In 1921, four white men and one Inuit woman traveled to Wrangel Island in northern Siberia. The men's goal was to claim the island for Great Britain...but the woman, Ada Blackjack, just wanted to earn money to care for her sick son. Conditions quickly became dire, and after three men left and the remaining man died, Blackjack spent nearly two years alone on the island, trapping foxes, catching seals, and avoiding polar bears. This book from the Women of Action series tells Blackjack's story, complete with historical photos and details about aspect of Inuit culture. Adults interested in learning more about Blackjack can check out Ada Blackjack: A True Story of Survival in the Arctic.
Elizabeth Peratrovich was proud of her Tlingit heritage, but not everyone in Alaska felt the same way. She was infuriated that stores felt free to post signs reading, "No Natives or Dogs Allowed," and she was determined to fight for change. Peratrovich would spend years working for equality before a powerful 1945 speech about her experiences as a second-class citizen changed minds in the Alaska Territorial Legislative Session and led to the passing of the Alaska Anti-Discrimination Act — America's first civil rights legislation. Author Annie Boochever's detailed research, including interviews with Peratrovich's eldest son, comes together in this empowering look at the life of a little-known fighter for justice.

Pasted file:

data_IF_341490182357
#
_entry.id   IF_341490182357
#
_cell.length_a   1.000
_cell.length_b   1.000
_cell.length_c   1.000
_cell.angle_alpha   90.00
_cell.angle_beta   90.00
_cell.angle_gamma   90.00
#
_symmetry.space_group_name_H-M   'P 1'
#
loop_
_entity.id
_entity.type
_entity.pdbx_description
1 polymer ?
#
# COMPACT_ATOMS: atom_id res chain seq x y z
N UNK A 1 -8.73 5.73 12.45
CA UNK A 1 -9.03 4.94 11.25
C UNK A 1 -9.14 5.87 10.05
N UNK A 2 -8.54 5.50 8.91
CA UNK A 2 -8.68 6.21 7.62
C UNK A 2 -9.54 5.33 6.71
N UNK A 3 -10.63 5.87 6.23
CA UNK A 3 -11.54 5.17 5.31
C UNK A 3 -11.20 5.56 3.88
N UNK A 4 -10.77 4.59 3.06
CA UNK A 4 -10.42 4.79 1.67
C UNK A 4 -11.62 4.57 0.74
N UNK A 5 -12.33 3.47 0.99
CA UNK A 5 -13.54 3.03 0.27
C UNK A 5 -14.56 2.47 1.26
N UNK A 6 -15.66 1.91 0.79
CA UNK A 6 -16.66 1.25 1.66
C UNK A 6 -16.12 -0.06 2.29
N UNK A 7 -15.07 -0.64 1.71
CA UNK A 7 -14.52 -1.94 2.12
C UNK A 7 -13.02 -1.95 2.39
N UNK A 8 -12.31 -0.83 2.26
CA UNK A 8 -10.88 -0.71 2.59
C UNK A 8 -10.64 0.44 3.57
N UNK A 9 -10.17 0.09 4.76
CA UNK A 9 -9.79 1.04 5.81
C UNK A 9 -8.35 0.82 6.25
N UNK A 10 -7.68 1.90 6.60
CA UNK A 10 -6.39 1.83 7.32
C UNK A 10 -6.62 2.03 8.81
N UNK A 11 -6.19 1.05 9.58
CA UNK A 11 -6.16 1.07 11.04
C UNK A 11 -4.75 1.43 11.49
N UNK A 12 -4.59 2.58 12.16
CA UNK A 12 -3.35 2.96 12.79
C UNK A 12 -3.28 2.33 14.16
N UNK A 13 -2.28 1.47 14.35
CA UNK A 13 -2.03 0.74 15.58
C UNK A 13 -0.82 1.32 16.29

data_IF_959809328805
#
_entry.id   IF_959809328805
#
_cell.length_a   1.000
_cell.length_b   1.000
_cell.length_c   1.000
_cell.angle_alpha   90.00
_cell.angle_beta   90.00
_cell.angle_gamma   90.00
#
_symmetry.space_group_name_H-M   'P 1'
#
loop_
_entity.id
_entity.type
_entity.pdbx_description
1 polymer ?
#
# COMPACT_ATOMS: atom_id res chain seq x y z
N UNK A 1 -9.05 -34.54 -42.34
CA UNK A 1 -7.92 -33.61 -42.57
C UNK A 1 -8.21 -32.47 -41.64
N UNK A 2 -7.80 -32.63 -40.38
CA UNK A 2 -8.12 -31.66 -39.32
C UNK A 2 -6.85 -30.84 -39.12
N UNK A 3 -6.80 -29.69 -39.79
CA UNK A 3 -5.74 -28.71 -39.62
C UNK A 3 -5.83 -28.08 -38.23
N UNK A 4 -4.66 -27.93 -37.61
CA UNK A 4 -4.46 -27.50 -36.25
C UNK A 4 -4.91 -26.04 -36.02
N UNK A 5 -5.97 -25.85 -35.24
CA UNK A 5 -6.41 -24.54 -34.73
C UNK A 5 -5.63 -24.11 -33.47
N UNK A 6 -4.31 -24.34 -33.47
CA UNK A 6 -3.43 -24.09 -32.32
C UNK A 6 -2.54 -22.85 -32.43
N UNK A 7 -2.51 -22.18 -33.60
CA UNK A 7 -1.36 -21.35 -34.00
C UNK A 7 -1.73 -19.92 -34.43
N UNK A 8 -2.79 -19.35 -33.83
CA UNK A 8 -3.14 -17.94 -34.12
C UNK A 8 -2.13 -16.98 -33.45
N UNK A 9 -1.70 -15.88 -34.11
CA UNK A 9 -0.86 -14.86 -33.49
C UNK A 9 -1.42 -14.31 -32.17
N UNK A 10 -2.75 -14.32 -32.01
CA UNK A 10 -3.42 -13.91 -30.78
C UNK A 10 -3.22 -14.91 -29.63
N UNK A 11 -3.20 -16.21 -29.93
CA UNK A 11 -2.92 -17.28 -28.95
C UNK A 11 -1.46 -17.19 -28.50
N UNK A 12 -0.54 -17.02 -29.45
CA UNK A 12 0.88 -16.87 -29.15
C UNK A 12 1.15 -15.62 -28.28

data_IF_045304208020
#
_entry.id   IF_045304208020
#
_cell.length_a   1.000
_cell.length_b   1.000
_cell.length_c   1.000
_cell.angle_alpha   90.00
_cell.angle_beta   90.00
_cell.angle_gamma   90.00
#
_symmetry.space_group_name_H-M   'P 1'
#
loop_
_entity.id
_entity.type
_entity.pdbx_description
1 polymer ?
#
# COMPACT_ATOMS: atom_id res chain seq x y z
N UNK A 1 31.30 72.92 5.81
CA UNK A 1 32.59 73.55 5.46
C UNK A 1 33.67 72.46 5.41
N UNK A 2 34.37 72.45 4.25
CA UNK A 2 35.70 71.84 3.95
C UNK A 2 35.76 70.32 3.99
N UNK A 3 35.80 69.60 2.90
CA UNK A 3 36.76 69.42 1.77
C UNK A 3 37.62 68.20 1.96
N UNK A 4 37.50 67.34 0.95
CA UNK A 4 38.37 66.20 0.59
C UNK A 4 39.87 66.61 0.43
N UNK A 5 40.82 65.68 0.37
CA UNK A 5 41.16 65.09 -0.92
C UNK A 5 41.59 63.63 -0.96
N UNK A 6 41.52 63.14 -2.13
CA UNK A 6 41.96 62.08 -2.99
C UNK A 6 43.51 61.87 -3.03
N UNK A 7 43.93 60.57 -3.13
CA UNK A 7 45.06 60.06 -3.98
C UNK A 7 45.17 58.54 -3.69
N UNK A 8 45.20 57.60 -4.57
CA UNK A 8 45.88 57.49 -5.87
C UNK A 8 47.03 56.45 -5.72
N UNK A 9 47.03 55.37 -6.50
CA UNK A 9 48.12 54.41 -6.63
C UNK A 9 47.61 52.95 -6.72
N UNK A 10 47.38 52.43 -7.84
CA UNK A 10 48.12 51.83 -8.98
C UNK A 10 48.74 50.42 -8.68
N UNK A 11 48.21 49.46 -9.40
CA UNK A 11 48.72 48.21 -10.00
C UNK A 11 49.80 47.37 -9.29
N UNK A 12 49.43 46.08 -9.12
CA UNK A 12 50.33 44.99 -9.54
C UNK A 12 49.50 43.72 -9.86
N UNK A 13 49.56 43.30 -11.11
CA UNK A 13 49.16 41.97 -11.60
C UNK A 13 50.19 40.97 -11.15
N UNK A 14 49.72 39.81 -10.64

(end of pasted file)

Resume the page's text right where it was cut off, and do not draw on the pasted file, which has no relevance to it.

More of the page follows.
Too many people still hold the stereotype of the docile tribal "princess" — but Native American women deserve to have their voices heard. In this powerful collection, editors Lisa Charleyboy and Mary Beth Leatherdale collect stories from a wide variety of indigenous perspectives, capturing both the challenges that they face — like reclaiming Indigenous rights and overcoming the epidemic of violence against Native American women — and their passion and power to change the world. This vital addition to the literature celebrates Native American identities and the determination of those who refuse to let themselves be defined by others.